Tucked secretly among the spruce trees and the west bank of the Yukon River, you will find the wooden vestiges of several paddle wheelers. Once considered the primary mode of transportation in the region, these boats were abandoned when ground travel became more popular. Here the massive wrecks linger, waiting for you to explore the collapsed pile of wooden planks and rotting struts.
Since the discovery of Klondike gold, hundreds of paddle wheelers have ruled the Yukon River. These mighty ships braved harsh conditions in remote areas, supplying Dawson City, Whitehorse and Fairbanks with a diverse range of goods and services. With the addition of airplanes to its transportation network in 1937, and the construction of various highways linking Dawson City, Whitehorse, and Fairbanks, the need for boats were diminishing. In 1953 the road to Dawson was completed which marked the end of the stern wheeler’s working days. The S.S. Keno was the last stern wheeler to ply the Yukon River when it made its journey to Dawson City on August 26, 1960 for its final resting place. Other paddle wheelers that plied the Yukon were not so fortunate in their fate, and were dry docked on the shores of the Yukon River. The river took over and throughout the years pushed the docked ships up the bank, destroying them.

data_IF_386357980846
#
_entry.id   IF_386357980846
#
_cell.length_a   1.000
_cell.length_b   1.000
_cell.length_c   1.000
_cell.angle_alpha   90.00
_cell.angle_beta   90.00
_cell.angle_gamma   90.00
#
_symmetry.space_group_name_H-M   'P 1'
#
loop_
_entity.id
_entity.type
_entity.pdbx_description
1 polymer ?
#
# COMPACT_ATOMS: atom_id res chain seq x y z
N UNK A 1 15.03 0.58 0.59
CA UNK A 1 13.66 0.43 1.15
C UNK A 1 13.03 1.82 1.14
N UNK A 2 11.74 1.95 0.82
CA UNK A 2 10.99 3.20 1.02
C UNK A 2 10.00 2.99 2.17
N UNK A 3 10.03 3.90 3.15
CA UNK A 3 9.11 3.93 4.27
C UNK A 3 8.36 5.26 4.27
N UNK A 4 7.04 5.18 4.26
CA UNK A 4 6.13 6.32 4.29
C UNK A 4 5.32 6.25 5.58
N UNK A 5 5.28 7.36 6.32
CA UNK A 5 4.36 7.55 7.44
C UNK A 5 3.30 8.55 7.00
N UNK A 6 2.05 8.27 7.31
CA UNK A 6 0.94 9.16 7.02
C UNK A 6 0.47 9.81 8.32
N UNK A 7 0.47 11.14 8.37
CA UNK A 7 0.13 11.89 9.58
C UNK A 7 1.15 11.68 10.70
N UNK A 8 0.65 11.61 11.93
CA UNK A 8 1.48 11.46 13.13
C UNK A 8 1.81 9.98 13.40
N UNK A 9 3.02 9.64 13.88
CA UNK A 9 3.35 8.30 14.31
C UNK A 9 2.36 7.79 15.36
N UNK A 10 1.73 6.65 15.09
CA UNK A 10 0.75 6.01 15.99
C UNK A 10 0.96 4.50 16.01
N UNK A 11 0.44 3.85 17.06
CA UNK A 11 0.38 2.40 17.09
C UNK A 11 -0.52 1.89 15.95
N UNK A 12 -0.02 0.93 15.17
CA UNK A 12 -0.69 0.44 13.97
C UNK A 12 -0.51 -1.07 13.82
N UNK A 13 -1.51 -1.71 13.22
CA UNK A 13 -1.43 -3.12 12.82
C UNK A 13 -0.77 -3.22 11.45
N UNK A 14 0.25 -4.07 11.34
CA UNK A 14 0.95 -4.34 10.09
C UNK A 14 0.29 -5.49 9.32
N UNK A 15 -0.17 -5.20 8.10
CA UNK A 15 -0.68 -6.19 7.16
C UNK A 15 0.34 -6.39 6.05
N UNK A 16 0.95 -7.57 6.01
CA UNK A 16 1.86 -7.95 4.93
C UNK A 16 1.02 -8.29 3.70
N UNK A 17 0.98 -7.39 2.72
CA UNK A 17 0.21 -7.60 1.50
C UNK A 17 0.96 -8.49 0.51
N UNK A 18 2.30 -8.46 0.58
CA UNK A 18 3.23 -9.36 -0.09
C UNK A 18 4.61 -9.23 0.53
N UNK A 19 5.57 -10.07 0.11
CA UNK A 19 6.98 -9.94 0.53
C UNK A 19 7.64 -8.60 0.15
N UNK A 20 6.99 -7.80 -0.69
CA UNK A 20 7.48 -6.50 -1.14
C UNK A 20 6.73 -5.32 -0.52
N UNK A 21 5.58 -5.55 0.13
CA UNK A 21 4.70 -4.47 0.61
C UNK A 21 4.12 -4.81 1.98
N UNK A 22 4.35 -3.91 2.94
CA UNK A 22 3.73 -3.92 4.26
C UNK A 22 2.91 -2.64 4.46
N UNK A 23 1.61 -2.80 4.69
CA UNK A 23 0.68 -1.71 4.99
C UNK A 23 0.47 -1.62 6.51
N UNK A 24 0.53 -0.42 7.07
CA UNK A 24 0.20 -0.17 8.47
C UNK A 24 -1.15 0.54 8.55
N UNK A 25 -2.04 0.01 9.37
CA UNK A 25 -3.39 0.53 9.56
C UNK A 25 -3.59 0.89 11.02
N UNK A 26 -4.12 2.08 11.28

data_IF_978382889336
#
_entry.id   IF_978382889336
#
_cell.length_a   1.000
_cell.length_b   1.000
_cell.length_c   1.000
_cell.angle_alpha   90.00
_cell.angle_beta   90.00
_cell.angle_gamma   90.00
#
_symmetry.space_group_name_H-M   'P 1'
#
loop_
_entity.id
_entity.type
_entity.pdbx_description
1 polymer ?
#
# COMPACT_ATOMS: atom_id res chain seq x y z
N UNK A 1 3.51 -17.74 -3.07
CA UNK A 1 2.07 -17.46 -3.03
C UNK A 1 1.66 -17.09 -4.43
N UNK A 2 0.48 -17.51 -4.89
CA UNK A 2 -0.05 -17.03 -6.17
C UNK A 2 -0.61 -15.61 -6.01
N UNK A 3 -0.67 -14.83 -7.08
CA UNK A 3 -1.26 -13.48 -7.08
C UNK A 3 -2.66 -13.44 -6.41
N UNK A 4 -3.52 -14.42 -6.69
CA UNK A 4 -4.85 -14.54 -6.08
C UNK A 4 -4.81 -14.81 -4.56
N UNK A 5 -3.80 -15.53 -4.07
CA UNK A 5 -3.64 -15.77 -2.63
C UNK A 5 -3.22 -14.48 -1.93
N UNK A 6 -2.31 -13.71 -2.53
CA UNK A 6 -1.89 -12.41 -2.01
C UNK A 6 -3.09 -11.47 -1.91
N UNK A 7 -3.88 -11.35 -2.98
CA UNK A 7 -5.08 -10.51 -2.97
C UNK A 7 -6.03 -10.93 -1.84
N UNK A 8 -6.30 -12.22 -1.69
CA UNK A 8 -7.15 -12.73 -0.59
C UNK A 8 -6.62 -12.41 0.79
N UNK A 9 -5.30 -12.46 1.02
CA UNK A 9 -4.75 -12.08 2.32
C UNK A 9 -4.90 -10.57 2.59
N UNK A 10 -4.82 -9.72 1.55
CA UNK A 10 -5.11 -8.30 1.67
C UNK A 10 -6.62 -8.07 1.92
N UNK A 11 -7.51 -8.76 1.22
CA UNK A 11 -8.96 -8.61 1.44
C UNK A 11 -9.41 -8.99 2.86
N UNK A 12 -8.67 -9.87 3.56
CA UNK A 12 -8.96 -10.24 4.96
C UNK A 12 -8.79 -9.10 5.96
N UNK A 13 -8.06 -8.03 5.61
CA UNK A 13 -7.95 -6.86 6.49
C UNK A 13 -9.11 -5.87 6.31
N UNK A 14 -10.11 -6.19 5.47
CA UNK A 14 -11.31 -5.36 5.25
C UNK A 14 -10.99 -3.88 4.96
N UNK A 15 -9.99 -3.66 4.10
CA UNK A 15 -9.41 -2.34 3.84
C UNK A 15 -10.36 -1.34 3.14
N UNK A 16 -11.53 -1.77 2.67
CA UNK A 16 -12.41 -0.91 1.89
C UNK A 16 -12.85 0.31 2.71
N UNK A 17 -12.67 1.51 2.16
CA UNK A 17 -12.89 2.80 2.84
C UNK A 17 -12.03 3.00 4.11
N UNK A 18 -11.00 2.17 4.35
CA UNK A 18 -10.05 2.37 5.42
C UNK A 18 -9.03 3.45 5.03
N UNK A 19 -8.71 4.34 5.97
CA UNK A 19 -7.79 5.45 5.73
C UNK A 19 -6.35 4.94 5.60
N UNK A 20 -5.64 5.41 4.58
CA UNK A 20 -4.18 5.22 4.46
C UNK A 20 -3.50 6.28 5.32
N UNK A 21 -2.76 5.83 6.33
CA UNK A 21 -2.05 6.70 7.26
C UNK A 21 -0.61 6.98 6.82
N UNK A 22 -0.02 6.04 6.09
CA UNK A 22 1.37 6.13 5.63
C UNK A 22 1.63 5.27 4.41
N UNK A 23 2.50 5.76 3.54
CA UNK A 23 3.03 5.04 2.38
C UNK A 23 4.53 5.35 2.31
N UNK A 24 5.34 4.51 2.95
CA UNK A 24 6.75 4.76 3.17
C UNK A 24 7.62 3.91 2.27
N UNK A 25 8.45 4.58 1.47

Board the George Black Ferry (landing at the north end of Front Street), and travel across the Yukon River. Make your way to the Yukon River Campground and continue to the end of the campground, stopping at a little yellow gate. Follow the trail to the river’s shore and walk approx. 200 meters (1/8th of a mile) and then you’re there! Depending on the time of the season, you can either walk along the beach or follow the trail in the woods. Be bear aware
Be aware that the site is unmanaged and should be explored at your own risk. Drop by the Visitor Information Centre to ask about weather and water levels before venturing over.